Why the future of community is in your company’s own app

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Social media is dying — at least the way businesses have come to know it. Meta’s earnings call is just the latest signal that Facebook is no longer the ultimate destination for brand awareness and connecting with customers. The tech titan’s profits were cut in half compared to the same quarter a year ago. This sent its stock spiraling.

Two main culprits seem to be at play: a significant drop in digital advertising (thanks to Apple’s App Tracking Transparency) and younger users drifting to newer platforms, like TikTok, at the expense of Meta’s Facebook and Instagram. 

While a new wave of social apps have experienced explosive growth among Gen Z users and others, a simple truth remains: When you don’t own the platform, you can’t truly control your interactions with your audience. And this should give businesses pause as they think about their next steps.

How did we get here?

Facebook, circa 2010, was arguably the place for businesses to build a community. That’s not to say other social platforms didn’t have communities at the time, but Facebook was the lowest common denominator. 


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Companies created business pages and encouraged their audiences to “like” them, inviting consumers to engage with content there. This was all well and good — until it wasn’t.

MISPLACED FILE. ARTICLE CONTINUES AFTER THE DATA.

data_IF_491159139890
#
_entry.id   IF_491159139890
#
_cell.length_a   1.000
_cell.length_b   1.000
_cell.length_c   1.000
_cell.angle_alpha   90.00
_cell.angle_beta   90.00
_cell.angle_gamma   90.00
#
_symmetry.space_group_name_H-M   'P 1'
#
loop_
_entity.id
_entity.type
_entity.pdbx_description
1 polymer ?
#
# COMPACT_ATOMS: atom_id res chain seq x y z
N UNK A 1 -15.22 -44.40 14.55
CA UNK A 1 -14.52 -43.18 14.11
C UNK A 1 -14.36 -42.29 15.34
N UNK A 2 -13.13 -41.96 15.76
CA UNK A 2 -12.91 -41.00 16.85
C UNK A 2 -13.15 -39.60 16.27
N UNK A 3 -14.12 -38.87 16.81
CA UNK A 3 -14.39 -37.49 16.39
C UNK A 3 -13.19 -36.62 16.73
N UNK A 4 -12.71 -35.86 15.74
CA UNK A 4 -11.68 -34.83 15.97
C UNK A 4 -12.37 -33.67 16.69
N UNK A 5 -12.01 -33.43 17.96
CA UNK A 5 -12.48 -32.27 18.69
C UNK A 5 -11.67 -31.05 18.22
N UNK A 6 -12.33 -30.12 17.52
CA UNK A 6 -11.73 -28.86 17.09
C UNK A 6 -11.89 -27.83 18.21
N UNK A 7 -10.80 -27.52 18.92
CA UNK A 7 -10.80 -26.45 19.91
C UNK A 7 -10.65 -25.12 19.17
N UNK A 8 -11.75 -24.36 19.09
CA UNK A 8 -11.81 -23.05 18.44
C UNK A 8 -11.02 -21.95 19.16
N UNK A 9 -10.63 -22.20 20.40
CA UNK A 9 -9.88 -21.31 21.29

About five years in, businesses noticed that their Facebook pages were generating less and less organic engagement among their fans. On closer inspection, it was apparent that Facebook’s algorithms gained control of what had previously been organic reach. The social giant’s new revenue model was born. Businesses started paying Facebook to show people their content via boosted posts and advertising campaigns. 

Now, in light of the iOS 14 update and the cookieless future of advertising, which will limit the amount of user data Facebook collects from third parties — and therefore its ability to target ads with the same granularity — Facebook’s stranglehold on brands isn’t what it used to be. Couple that with younger generations’ preference for other social sites and services, and businesses are at a crossroads. 

Organizations spent many years and big dollars building communities on Facebook, but communities, like technology, are constantly evolving. Facebook no longer adequately serves companies’ needs, yet community has never been more important for brands. 

Fortunately, there is a better, more decentralized way to build it. 

Going solo to build community

The community that once made Facebook one of the biggest platforms in the world will now flourish instead within individual applications. These applications can be purposeful and engaging, so that community becomes part of the overall experience. That means the new, best way to build an active, relevant community around your brand is not to hop to another social site but rather to bring it into your own app.

The community is your property, so you set the rules. You have the best read on the pulse of your users and can provide a space that suits their needs to connect with others, find information or create. If you’ve designed an environment that offers the features users want and respects their privacy (assuming you don’t sell or share their data), you have a good shot at creating a flourishing community that adds value to your business. 

By taking community in-app, you also have a natural tie-in with your topic or business. Compare these two basic scenarios: